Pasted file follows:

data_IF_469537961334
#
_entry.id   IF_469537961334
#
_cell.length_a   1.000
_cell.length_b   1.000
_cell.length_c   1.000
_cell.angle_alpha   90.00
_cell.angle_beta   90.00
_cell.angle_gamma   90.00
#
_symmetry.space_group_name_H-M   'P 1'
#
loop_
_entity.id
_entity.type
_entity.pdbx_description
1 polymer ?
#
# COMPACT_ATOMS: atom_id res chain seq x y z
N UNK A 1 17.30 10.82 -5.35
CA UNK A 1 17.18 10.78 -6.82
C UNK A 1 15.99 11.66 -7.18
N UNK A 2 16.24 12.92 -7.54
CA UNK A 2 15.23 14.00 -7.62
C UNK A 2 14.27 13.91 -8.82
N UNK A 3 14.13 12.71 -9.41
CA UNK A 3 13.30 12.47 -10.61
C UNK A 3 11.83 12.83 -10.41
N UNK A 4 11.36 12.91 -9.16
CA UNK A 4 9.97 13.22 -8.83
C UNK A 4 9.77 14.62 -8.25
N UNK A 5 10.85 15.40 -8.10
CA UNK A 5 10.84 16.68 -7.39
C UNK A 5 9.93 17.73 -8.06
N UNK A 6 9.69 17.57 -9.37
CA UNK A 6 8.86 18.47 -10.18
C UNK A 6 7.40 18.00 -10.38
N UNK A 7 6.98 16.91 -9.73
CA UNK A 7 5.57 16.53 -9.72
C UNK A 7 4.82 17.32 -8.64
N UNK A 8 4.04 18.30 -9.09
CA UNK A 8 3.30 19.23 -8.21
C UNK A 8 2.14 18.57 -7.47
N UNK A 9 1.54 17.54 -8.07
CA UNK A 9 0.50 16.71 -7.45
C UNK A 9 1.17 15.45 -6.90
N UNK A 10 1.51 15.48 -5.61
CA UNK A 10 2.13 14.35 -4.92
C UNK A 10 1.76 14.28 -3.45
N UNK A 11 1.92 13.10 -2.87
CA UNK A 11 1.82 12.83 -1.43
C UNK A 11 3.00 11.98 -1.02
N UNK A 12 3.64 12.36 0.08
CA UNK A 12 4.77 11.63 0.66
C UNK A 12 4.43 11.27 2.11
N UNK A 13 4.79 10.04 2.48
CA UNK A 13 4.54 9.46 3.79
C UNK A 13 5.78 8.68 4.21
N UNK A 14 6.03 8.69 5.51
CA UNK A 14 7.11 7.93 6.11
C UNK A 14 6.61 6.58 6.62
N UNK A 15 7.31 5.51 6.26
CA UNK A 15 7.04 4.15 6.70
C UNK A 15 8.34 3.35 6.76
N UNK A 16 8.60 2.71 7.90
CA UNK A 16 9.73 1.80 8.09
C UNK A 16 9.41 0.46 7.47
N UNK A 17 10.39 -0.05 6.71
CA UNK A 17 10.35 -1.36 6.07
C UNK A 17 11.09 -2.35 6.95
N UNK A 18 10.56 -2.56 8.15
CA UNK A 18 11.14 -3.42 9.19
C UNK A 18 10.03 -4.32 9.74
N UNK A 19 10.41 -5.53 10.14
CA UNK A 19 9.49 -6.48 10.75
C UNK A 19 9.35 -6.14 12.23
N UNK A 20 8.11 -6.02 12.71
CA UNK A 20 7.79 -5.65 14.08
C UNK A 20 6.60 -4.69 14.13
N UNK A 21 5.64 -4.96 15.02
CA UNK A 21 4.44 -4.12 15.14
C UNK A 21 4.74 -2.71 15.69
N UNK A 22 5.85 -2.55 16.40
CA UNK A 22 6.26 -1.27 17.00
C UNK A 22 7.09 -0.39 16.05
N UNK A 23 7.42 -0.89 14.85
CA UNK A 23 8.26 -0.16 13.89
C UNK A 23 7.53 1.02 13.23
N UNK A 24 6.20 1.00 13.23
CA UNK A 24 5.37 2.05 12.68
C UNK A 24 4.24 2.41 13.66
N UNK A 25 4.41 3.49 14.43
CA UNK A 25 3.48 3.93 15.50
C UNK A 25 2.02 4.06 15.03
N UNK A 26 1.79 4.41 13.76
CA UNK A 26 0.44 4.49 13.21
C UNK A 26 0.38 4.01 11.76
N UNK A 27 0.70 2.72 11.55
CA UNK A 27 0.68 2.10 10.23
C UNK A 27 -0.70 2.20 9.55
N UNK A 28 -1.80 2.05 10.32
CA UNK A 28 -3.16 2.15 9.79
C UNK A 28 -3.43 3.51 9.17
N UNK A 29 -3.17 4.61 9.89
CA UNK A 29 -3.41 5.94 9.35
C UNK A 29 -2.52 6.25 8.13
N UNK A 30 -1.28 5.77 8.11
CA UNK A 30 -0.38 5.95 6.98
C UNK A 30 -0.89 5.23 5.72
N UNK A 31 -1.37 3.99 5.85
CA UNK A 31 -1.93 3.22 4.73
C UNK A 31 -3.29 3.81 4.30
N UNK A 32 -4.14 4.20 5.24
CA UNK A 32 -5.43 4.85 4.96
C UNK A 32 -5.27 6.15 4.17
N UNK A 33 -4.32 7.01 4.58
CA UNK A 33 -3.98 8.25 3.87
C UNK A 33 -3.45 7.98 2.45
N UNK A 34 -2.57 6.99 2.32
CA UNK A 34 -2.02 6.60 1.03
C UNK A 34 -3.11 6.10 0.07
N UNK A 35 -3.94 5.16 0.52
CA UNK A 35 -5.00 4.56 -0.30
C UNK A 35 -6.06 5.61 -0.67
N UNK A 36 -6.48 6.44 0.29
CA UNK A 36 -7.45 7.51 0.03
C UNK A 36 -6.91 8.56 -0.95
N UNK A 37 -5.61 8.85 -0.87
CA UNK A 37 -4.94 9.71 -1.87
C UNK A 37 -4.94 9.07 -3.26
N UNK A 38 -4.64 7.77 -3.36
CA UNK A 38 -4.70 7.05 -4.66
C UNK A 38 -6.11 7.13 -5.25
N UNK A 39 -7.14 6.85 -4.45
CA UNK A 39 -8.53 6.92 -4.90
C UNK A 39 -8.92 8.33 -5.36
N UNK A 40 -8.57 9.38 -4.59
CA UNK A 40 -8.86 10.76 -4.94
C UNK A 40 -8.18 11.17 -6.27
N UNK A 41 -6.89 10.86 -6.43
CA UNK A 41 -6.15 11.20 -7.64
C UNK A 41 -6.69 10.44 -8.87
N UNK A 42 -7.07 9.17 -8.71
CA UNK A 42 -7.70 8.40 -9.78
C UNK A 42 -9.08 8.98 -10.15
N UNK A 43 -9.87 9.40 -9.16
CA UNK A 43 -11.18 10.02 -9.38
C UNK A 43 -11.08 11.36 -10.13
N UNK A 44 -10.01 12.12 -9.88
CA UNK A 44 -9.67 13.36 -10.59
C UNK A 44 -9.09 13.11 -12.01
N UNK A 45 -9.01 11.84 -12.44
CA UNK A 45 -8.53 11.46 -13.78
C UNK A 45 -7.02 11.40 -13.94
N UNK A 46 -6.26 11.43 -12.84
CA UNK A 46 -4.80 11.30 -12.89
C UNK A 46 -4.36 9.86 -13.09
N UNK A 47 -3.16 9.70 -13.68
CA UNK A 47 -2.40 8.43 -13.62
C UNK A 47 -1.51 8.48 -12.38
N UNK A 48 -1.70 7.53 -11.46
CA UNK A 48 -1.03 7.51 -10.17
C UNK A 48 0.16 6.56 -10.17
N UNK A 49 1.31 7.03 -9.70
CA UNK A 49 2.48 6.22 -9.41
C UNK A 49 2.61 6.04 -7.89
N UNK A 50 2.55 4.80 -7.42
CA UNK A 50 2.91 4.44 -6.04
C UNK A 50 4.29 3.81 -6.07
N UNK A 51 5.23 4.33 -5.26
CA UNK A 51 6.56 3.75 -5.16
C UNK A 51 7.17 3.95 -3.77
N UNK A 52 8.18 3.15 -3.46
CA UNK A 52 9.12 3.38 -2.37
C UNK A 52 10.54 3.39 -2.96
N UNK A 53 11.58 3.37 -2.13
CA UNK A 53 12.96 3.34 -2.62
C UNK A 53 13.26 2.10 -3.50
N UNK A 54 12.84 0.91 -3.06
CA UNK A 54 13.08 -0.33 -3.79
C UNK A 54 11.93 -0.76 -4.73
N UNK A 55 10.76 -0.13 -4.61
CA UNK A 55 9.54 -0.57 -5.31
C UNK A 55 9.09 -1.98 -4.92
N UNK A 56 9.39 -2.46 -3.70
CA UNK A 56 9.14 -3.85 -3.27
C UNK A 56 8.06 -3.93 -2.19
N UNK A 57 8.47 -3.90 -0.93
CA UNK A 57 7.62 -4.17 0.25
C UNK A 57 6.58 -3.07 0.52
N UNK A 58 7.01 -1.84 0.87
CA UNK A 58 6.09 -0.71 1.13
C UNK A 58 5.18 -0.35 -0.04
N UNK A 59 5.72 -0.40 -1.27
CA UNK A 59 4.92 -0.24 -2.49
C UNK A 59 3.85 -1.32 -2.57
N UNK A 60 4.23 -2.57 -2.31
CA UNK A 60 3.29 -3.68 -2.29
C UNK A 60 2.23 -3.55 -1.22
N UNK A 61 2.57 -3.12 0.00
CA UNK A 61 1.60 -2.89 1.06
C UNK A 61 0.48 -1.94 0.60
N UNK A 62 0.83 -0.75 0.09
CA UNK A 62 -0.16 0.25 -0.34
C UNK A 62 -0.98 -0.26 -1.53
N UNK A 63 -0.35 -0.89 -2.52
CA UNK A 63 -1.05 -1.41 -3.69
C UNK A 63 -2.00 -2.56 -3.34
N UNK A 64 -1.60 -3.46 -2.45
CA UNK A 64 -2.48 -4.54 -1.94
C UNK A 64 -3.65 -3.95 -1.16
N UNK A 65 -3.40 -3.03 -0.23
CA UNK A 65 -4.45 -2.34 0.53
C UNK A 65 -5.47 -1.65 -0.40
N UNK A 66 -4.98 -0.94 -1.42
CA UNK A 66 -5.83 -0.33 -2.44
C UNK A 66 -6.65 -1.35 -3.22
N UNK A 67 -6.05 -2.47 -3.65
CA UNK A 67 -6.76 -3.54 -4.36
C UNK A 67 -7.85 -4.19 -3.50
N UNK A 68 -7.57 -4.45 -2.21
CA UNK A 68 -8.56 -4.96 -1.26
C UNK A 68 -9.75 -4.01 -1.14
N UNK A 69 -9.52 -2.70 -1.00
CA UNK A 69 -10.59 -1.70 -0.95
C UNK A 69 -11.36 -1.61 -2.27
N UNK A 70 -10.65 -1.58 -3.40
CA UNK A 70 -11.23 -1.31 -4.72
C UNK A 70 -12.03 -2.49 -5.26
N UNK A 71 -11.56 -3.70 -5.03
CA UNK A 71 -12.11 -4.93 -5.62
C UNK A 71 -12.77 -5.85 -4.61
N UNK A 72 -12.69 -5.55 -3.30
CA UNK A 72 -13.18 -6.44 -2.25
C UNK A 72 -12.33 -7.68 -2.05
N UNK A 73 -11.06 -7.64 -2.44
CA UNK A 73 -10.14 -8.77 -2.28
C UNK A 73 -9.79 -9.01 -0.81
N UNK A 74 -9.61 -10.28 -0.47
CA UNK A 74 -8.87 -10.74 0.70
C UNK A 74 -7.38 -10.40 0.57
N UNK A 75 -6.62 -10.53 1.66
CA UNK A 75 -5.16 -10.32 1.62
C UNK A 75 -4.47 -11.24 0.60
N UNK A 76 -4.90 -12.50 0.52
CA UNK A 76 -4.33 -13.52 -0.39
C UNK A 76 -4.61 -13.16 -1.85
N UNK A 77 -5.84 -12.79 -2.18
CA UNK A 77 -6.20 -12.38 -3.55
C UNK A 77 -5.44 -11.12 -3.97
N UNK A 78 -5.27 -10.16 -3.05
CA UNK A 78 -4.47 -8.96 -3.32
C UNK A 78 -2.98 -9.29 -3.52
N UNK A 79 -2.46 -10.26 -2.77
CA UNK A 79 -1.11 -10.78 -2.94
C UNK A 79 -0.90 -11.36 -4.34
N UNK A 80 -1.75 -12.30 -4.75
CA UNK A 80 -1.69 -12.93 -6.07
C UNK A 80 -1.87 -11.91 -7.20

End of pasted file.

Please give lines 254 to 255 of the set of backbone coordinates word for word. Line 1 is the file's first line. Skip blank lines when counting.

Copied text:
C UNK A 78 -2.98 -9.29 -3.52
N UNK A 79 -2.46 -10.26 -2.77